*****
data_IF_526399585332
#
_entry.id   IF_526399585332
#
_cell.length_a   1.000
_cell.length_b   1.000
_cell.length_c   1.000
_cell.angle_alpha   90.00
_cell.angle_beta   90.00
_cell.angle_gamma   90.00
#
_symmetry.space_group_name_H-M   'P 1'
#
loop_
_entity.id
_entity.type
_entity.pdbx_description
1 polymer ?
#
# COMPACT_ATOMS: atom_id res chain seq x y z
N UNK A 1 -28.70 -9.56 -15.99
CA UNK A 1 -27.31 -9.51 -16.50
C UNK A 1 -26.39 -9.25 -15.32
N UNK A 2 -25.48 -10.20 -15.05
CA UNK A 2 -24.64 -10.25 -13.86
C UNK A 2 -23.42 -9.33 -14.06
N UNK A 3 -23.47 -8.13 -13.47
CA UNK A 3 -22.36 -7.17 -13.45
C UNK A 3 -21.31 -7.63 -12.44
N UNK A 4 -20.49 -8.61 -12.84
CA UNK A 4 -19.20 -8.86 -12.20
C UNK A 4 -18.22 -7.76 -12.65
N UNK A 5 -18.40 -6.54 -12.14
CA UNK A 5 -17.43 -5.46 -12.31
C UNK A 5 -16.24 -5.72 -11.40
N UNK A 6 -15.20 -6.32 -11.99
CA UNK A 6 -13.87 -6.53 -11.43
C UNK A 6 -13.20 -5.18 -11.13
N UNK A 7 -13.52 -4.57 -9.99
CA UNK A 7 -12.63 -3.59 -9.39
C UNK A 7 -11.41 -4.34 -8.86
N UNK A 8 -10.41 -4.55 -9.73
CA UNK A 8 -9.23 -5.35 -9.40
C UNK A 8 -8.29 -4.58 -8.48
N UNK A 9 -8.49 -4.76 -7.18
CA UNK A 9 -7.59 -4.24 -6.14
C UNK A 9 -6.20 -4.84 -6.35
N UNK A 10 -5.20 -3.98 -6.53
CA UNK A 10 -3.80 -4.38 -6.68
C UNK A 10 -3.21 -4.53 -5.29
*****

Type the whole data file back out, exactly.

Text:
data_IF_526399585332
#
_entry.id   IF_526399585332
#
_cell.length_a   1.000
_cell.length_b   1.000
_cell.length_c   1.000
_cell.angle_alpha   90.00
_cell.angle_beta   90.00
_cell.angle_gamma   90.00
#
_symmetry.space_group_name_H-M   'P 1'
#
loop_
_entity.id
_entity.type
_entity.pdbx_description
1 polymer ?
#
# COMPACT_ATOMS: atom_id res chain seq x y z
N UNK A 1 -28.70 -9.56 -15.99
CA UNK A 1 -27.31 -9.51 -16.50
C UNK A 1 -26.39 -9.25 -15.32
N UNK A 2 -25.48 -10.20 -15.05
CA UNK A 2 -24.64 -10.25 -13.86
C UNK A 2 -23.42 -9.33 -14.06
N UNK A 3 -23.47 -8.13 -13.47
CA UNK A 3 -22.36 -7.17 -13.45
C UNK A 3 -21.31 -7.63 -12.44
N UNK A 4 -20.49 -8.61 -12.84
CA UNK A 4 -19.20 -8.86 -12.20
C UNK A 4 -18.22 -7.76 -12.65
N UNK A 5 -18.40 -6.54 -12.14
CA UNK A 5 -17.43 -5.46 -12.31
C UNK A 5 -16.24 -5.72 -11.40
N UNK A 6 -15.20 -6.32 -11.99
CA UNK A 6 -13.87 -6.53 -11.43
C UNK A 6 -13.20 -5.18 -11.13
N UNK A 7 -13.52 -4.57 -9.99
CA UNK A 7 -12.63 -3.59 -9.39
C UNK A 7 -11.41 -4.34 -8.86
N UNK A 8 -10.41 -4.55 -9.73
CA UNK A 8 -9.23 -5.35 -9.40
C UNK A 8 -8.29 -4.58 -8.48
N UNK A 9 -8.49 -4.76 -7.18
CA UNK A 9 -7.59 -4.24 -6.14
C UNK A 9 -6.20 -4.84 -6.35
N UNK A 10 -5.20 -3.98 -6.53
CA UNK A 10 -3.80 -4.38 -6.68
C UNK A 10 -3.21 -4.53 -5.29